Department of Geosciences

The Department of Geosciences pursues fundamental, cutting–edge and strategic research in areas of the geosciences that have great societal impact and educates students for careers that advance the forefront of knowledge in the geosciences. It focus on development and management of natural resources, assessment of natural hazards, understanding of processes that modify the Earth’s surface and how they respond to natural and anthropogenic forces, and investigation of the habitability of Earth and other planets in the past, present and future. View the information below to learn more.

Department of Geosciences - Pushing the Frontiers of Research

An international leader in the geosciences, Penn State University is pushing the frontiers of research. With new instruments and new, cutting-edge techniques, students and researchers are addressing societal relevant problems that will sustain us all into the future.


Shale play
Rolling Reading Series lecture rescheduled for Jan. 31

The Mary E. Rolling Reading series lecture by Penn State professors Julia Spicher Kasdorf and Steven Rubin originally scheduled for Jan. 24 will now take place at 7:30 p.m. on Thursday, Jan. 31 in Paterno Library's Foster Auditorium.

Thermus scotoductus cells
A microbial hot spring in your basement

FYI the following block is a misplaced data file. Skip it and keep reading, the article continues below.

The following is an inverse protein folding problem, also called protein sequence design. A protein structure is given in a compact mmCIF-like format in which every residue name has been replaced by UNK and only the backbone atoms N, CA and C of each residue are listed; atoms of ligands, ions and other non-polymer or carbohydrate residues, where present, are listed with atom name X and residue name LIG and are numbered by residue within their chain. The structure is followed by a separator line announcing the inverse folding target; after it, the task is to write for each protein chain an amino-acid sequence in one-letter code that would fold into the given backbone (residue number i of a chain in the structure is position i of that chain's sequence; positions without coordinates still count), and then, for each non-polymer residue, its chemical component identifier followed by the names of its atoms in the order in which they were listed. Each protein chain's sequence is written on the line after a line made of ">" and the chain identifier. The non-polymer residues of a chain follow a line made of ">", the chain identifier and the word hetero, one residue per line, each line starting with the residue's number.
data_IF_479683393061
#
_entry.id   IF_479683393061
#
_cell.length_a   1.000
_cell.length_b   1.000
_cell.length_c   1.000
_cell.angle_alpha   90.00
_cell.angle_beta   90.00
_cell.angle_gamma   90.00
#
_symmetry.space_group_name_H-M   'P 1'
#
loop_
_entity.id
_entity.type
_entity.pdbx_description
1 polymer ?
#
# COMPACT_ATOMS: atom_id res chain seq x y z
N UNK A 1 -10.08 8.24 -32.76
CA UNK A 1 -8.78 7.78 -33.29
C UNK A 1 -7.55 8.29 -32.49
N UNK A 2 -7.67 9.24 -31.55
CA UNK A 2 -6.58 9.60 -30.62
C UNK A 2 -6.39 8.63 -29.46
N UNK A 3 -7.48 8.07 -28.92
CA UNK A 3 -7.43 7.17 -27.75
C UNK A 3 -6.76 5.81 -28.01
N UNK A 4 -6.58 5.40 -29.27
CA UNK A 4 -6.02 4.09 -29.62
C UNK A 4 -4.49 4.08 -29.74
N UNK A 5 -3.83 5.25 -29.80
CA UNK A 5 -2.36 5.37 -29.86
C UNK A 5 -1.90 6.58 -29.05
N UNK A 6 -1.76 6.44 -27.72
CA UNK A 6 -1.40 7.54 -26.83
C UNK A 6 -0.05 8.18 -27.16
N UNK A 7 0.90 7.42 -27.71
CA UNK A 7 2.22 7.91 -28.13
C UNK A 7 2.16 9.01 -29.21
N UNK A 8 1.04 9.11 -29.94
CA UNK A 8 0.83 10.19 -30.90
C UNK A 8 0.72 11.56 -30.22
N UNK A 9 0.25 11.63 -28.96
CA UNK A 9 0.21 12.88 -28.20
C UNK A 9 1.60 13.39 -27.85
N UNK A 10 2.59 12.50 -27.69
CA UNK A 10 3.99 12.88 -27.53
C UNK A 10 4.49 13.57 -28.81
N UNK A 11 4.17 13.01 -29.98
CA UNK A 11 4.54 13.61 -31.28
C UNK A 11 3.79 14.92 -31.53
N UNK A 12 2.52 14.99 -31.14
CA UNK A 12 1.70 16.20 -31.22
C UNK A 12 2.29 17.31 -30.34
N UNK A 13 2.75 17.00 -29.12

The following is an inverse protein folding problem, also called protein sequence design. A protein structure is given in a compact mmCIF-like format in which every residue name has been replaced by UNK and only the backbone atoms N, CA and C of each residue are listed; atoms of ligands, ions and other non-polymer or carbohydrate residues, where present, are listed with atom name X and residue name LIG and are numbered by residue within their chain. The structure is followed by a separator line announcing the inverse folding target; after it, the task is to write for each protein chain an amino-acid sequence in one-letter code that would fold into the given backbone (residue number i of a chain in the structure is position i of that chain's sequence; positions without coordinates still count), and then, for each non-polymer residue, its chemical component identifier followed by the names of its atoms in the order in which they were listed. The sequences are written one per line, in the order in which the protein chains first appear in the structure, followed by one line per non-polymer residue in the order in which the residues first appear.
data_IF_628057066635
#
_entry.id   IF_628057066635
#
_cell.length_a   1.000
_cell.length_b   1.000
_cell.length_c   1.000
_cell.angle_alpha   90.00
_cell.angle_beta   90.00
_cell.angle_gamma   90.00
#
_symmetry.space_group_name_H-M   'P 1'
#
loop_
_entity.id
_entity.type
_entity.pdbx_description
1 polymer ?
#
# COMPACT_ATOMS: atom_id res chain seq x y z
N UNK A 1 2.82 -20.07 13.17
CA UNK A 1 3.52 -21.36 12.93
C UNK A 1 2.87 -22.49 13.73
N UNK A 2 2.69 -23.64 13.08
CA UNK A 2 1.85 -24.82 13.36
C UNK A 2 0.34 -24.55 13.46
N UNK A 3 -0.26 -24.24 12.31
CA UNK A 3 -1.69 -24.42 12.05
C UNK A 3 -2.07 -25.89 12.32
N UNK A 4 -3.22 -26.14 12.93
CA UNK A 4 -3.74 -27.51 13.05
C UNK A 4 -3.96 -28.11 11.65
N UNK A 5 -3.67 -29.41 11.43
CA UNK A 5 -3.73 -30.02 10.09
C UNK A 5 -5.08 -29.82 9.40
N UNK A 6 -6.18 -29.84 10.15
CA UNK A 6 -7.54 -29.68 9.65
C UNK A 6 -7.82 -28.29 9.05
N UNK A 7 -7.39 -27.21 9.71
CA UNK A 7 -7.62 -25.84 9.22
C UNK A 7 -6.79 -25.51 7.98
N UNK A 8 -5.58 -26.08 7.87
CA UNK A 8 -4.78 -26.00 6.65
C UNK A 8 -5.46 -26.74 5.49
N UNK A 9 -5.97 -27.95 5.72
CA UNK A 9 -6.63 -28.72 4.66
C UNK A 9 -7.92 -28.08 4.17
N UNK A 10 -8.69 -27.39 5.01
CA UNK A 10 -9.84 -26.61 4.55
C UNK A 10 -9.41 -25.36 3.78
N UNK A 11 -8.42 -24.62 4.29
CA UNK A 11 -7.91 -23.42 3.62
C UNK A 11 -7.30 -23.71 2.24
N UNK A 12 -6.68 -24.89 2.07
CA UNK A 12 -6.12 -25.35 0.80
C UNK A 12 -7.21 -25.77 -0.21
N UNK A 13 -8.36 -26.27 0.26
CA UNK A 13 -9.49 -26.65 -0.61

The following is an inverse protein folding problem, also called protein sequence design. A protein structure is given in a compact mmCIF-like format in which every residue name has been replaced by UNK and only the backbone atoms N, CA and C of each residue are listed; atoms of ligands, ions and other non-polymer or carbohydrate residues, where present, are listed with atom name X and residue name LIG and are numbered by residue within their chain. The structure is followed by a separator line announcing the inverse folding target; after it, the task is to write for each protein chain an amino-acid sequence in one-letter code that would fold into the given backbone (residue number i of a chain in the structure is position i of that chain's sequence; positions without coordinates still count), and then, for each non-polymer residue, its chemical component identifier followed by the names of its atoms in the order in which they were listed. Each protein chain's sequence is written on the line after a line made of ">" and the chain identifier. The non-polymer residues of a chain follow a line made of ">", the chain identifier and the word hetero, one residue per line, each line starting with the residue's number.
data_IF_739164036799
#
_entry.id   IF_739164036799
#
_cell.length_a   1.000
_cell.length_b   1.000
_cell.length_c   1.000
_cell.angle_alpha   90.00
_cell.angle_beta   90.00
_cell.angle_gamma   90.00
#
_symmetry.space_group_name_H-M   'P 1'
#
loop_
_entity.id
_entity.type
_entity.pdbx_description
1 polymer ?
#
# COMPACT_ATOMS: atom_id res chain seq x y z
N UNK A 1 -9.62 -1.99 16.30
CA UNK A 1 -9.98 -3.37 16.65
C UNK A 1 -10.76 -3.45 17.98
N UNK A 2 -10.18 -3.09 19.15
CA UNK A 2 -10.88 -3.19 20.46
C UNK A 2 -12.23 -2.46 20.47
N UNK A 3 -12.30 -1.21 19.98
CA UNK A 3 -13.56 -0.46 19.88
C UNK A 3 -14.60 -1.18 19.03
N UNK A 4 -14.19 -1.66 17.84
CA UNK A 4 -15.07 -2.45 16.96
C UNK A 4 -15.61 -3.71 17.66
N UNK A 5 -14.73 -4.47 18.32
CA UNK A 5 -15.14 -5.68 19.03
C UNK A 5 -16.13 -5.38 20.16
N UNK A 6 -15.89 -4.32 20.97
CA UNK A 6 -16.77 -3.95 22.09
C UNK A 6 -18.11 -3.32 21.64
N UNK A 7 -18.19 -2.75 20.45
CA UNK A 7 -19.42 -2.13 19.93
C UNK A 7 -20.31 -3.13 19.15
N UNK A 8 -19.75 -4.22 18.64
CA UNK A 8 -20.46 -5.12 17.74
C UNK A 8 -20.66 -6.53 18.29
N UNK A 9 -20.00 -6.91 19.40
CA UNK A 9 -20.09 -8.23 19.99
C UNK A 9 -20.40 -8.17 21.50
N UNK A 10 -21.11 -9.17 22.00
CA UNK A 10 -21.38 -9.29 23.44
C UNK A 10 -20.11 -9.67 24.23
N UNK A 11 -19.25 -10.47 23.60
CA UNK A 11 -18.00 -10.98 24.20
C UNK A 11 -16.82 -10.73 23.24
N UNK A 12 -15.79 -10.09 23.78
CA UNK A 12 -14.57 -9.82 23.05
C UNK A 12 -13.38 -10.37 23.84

Microbes that thrive in some of the most extreme places on Earth have discovered another cozy place to live -- inside homes across the United States.

Bearded ladies
Gallery: The Bearded Lady Project

Middle and high school students recently toured the Bearded Lady Project exhibit in the Earth and Mineral Sciences Museum & Art Gallery. View gallery.

Bearded Ladies exhibit
The next generation: Students learn about opportunities for women in geosciences

Dozens of middle and high school students from across Pennsylvania recently spent a day at the Earth and Mineral Sciences Museum & Art Gallery at Penn State learning about women in geosciences.

Outcrops in Pakistan
Fires fueled spread of grasslands on ancient Earth

Ancient wildfires played a crucial role in the formation and spread of grasslands like those that now cover large parts of the Earth, according to scientists at Penn State and the Smithsonian National Museum of Natural History.